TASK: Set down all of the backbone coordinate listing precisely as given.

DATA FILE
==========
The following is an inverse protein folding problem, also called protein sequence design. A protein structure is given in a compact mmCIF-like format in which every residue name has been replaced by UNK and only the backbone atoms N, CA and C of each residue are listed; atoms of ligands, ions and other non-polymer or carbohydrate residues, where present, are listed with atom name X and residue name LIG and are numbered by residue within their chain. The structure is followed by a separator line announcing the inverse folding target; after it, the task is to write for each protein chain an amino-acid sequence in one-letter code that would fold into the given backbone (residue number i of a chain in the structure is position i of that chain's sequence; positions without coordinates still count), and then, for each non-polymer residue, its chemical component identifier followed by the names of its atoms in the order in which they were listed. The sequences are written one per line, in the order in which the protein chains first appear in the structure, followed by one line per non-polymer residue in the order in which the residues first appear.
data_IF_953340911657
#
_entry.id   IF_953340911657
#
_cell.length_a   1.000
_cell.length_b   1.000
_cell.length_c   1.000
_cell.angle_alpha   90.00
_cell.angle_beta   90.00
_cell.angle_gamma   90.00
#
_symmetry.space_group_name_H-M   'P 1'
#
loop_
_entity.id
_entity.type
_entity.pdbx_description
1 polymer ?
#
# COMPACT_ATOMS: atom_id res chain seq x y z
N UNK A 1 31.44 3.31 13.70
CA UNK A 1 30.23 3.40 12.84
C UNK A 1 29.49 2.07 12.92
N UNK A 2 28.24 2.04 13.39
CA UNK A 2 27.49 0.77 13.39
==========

The following is an inverse protein folding problem, also called protein sequence design. A protein structure is given in a compact mmCIF-like format in which every residue name has been replaced by UNK and only the backbone atoms N, CA and C of each residue are listed; atoms of ligands, ions and other non-polymer or carbohydrate residues, where present, are listed with atom name X and residue name LIG and are numbered by residue within their chain. The structure is followed by a separator line announcing the inverse folding target; after it, the task is to write for each protein chain an amino-acid sequence in one-letter code that would fold into the given backbone (residue number i of a chain in the structure is position i of that chain's sequence; positions without coordinates still count), and then, for each non-polymer residue, its chemical component identifier followed by the names of its atoms in the order in which they were listed. The sequences are written one per line, in the order in which the protein chains first appear in the structure, followed by one line per non-polymer residue in the order in which the residues first appear.
data_IF_953340911657
#
_entry.id   IF_953340911657
#
_cell.length_a   1.000
_cell.length_b   1.000
_cell.length_c   1.000
_cell.angle_alpha   90.00
_cell.angle_beta   90.00
_cell.angle_gamma   90.00
#
_symmetry.space_group_name_H-M   'P 1'
#
loop_
_entity.id
_entity.type
_entity.pdbx_description
1 polymer ?
#
# COMPACT_ATOMS: atom_id res chain seq x y z
N UNK A 1 31.44 3.31 13.70
CA UNK A 1 30.23 3.40 12.84
C UNK A 1 29.49 2.07 12.92
N UNK A 2 28.24 2.04 13.39
CA UNK A 2 27.49 0.77 13.39